Can we all get along?
My mother and aunt were in Los Angeles visiting a family friend when a Simi Valley jury acquitted Sgt. Stacey Koon and his police colleagues of any wrongdoing in the beating of Rodney King. And the riot that broke out soon after greeted them while they were headed to LAX, keeping them in LA for more days than they’d expected.
Korean-owned businesses in LA’s Koreatown were looted and burnt down to the ground while the truth behind race relations between Koreans and blacks were exposed for their ugly truths and poignant moments:
Owner of a furniture store on Florence and Normandie
[Crowds swarmed his store, and he hid in the attic with his co-workers.]
They broke glass table tops, carried off ensembles, capped off gunshots. I could see it all from my vantage point. … It was incredible. I told [my wife] to close up [her clothing] shop and go home. “Call the police and tell them we are trapped.” … We hid for three hours while people laughed and stole and rioted. That whole time, I kept thinking the police were coming.
Somebody lit a bunk bed display on fire. Smoke choked me. I couldn’t see anything. I looked out and saw the house next door in flames. The display mattresses I left outside had been used as kindling. I just ran for my life. I told the first officer I saw, “There are two men trapped in my building. Help them!” The officer didn’t move. I ran to the next man and told him the same thing. I got the same non-response. I went to the next and the next. I begged five officers to do something. But nothing. Had I been able to speak English better, I would have told them to have courage.
Fifth-grader at Wilton Place Elementary in Koreatown
This one Mexican kid [in my class] came up to me and said, “You, stupid Korean … I hate you.” I just started crying. He said, “Because of you, everything is ruined.” I said, “You guys are the ones who were stealing everything, you guys were robbing everyone.” One black kid comes, and he goes, “Well, you know, you Koreans hate all black people.” I said, “I don’t hate black people, I don’t hate you.” He said, “Yeah, you do.” And that’s when I totally realized what racism was. I didn’t even know what prejudice was.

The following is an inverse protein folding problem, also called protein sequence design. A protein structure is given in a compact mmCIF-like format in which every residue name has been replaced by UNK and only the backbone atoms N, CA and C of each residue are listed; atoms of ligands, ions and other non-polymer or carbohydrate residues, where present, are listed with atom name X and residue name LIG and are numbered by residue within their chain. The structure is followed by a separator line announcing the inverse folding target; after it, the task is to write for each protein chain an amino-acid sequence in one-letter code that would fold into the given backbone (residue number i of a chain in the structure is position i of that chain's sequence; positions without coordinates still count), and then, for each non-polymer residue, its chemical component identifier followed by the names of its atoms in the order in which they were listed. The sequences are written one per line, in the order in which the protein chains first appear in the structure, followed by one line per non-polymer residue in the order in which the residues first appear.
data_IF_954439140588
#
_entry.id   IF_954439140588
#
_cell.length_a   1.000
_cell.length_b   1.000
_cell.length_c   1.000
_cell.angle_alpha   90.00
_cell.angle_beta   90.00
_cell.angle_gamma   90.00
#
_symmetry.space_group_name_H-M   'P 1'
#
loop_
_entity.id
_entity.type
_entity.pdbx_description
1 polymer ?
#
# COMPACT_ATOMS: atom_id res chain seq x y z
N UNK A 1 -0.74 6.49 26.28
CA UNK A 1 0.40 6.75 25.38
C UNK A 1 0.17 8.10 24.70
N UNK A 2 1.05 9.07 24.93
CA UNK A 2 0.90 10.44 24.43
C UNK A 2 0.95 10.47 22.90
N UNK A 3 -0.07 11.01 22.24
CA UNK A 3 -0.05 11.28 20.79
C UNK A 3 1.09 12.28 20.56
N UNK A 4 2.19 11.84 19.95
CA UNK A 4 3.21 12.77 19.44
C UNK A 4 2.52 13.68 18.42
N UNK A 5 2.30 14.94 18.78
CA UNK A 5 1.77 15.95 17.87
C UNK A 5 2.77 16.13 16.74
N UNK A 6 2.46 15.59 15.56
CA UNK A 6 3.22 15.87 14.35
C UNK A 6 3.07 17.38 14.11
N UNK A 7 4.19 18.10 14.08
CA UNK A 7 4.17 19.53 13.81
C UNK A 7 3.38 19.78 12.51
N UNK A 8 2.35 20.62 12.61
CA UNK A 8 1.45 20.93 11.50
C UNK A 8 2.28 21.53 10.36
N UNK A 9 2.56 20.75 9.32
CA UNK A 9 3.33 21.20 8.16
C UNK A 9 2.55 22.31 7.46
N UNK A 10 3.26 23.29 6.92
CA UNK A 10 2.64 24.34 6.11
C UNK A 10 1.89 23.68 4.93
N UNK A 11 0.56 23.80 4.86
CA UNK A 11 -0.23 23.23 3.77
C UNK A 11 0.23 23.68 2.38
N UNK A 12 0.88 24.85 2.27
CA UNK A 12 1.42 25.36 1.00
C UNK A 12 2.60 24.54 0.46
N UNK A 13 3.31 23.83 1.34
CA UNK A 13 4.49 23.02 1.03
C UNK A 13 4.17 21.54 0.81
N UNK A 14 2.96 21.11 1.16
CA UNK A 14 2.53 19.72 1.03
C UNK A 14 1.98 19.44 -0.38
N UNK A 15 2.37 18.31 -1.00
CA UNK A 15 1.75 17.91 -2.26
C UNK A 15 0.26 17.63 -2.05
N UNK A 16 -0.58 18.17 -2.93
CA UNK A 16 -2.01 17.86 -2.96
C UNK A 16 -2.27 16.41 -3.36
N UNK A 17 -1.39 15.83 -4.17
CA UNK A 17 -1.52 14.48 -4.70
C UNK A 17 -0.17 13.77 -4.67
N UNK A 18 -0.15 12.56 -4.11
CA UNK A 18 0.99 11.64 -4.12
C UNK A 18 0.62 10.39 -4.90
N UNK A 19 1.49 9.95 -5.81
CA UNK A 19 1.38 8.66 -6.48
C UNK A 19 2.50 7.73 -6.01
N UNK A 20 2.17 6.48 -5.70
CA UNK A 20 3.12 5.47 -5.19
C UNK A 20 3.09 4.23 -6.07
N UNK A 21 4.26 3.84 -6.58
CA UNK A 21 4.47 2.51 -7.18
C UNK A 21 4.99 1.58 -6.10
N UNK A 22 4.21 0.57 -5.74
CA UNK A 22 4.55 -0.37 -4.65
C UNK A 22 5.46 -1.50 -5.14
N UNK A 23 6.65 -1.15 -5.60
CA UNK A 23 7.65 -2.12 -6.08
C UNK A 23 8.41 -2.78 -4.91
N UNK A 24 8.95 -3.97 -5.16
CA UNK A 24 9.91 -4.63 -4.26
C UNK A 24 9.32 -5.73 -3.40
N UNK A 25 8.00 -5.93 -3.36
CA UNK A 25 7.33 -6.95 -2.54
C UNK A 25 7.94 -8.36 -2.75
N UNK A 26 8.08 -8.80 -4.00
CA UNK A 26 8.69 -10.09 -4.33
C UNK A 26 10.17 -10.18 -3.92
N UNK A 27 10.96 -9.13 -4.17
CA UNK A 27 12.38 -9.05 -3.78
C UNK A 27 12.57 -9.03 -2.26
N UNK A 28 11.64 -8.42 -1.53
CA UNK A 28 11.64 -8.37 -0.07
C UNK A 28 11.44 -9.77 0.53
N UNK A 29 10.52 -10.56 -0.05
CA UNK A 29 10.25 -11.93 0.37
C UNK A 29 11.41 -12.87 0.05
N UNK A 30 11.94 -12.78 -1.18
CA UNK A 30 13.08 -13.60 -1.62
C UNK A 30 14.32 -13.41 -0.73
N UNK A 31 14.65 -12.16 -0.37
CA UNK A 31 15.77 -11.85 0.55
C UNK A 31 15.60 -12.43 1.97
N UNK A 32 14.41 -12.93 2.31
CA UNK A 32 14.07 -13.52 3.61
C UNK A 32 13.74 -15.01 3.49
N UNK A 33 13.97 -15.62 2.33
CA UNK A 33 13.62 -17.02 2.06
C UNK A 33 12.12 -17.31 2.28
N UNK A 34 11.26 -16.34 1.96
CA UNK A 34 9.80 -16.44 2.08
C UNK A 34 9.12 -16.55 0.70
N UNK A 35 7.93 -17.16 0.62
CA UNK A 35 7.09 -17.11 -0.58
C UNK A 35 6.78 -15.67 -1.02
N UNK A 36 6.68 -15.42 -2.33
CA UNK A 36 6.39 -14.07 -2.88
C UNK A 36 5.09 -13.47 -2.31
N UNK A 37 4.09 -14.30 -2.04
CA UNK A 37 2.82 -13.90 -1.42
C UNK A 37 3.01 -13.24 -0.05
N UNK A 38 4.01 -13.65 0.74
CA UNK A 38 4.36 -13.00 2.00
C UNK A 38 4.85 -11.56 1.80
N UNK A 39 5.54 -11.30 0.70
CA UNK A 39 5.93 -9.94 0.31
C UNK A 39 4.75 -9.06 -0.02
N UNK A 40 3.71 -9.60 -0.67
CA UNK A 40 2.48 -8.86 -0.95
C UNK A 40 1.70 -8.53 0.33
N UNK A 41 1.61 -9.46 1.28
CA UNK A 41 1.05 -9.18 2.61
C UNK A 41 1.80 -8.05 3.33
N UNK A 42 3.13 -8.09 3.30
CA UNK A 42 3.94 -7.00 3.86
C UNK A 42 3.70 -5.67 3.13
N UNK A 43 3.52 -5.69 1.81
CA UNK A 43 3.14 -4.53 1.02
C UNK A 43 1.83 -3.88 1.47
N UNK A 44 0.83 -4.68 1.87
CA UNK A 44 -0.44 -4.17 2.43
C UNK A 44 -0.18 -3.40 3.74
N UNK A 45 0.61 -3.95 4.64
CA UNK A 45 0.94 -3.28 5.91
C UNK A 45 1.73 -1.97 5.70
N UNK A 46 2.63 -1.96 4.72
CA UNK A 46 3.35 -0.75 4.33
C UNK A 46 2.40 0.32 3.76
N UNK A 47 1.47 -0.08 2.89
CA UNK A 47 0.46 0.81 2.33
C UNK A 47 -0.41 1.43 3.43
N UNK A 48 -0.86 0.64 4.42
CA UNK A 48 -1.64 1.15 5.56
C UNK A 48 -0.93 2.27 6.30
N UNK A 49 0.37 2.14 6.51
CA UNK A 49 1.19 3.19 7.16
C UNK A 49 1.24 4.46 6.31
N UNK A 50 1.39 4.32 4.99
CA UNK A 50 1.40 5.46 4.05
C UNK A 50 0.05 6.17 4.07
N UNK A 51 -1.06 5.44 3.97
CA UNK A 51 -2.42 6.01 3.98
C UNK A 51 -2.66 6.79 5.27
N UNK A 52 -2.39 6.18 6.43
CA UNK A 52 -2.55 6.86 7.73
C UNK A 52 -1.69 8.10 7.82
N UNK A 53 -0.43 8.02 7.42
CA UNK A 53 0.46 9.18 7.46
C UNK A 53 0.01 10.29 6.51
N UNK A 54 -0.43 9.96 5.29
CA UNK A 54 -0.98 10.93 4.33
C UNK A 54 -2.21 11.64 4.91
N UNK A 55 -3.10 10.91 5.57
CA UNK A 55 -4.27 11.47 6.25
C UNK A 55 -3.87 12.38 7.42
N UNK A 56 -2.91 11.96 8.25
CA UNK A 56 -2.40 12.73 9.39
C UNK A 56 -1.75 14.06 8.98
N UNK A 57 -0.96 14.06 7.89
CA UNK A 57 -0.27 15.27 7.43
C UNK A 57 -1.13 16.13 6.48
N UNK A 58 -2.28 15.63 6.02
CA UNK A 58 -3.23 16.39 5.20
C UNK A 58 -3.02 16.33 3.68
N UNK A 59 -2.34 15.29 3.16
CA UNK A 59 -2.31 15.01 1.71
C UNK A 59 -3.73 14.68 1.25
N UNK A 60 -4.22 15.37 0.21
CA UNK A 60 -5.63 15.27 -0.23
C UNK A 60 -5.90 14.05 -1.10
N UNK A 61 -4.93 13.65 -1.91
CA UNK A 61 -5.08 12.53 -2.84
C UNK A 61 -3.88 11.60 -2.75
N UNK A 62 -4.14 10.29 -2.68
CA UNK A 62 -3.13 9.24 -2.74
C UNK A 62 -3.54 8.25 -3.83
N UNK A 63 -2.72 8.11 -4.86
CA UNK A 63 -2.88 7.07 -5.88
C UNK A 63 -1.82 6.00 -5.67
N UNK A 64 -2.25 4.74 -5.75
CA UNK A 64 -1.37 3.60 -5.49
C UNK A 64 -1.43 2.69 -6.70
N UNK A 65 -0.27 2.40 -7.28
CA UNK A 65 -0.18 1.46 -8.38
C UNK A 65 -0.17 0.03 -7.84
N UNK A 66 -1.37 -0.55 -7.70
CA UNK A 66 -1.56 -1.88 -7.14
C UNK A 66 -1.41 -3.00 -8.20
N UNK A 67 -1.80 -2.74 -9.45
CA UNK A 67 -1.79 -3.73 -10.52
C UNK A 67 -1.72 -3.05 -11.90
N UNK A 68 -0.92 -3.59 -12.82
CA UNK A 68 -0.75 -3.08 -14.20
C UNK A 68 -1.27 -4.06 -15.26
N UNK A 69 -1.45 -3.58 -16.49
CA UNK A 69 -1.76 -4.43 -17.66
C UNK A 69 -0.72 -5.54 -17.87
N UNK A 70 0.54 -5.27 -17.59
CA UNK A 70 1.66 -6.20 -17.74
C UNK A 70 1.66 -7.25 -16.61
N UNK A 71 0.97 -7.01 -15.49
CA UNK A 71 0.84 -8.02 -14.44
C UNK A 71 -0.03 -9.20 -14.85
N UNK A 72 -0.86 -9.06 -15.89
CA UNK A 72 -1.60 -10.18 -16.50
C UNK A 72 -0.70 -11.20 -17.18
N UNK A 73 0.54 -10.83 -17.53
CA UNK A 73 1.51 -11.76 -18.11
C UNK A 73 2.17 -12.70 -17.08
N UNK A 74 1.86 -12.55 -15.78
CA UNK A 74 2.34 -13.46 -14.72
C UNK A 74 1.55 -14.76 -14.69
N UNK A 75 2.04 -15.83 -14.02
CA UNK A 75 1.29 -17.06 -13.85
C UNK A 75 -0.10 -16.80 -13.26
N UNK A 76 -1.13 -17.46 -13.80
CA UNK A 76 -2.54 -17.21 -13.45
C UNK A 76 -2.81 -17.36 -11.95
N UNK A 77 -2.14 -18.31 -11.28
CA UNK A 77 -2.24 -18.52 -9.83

Watts resident and community activist
Mr. Lee has always hired local folks … at Watts Market. He was like family in the neighborhood. [Mr. Lee and his family] supported all of our activities and stuff. They sponsored the Little League, the football games. Mr. Lee’s store was burnt down [during the riots], but one of the things that folks noticed a couple of days after, somebody had spray painted on the wall in big black letters, “Sorry Mr. Lee.” Mr. Lee ended up owning a laundromat there. It’s still there now. Three months ago, I went over there to wash my clothes.
Excerpted from KoreAm
The acquittal was baffling. Hadn’t we all watched the same tape where Rodney King gets beaten to a bloody pulp by the LA police? But the reality is that we hadn’t been watching the same tape after all. Because me, a Korean-American woman raised in NYC, is not seeing what an ex-cop in a suburban town outside of Los Angeles is seeing. No big surprise that we came away with divergent conclusions. And, if I’d been paying closer attention to who was on that Simi Valley jury, NRA members & ex-military officers among them, I wouldn’t have been confused by the verdict.
The police do and get away with a lot of bad stuff, but taking matters into our own rifle- clutching hands doesn’t seem like a good way to restore order either. Weren’t those people, trapped in mobs and burning basements during the riot, victims of people taking matters into their own hands?
The irony all these 20 years later is still stark: Cops trying to contain the fire that cops had indirectly sparked.
Stacey Koon is a limo driver now. I wonder how many times he gets pulled over by the LAPD.
So here’s some peace between the wars:
Watermelon Punch (수박화채)
(adapted from A Korean Mother’s Cooking Notes by Chang Sun-Young)
This recipe dates back to the Choson Dynasty (1392-1910) of Korean history and proves that watermelon, an often racialized fruit, has been––and still is––respected and admired by all races throughout the centuries.
1. Cut off the top of the watermelon and reserve for a lid. Poke a lot holes in the watermelon with a long chopstick and pour honey into the holes. Put watermelon lid back on and cover with wet paper.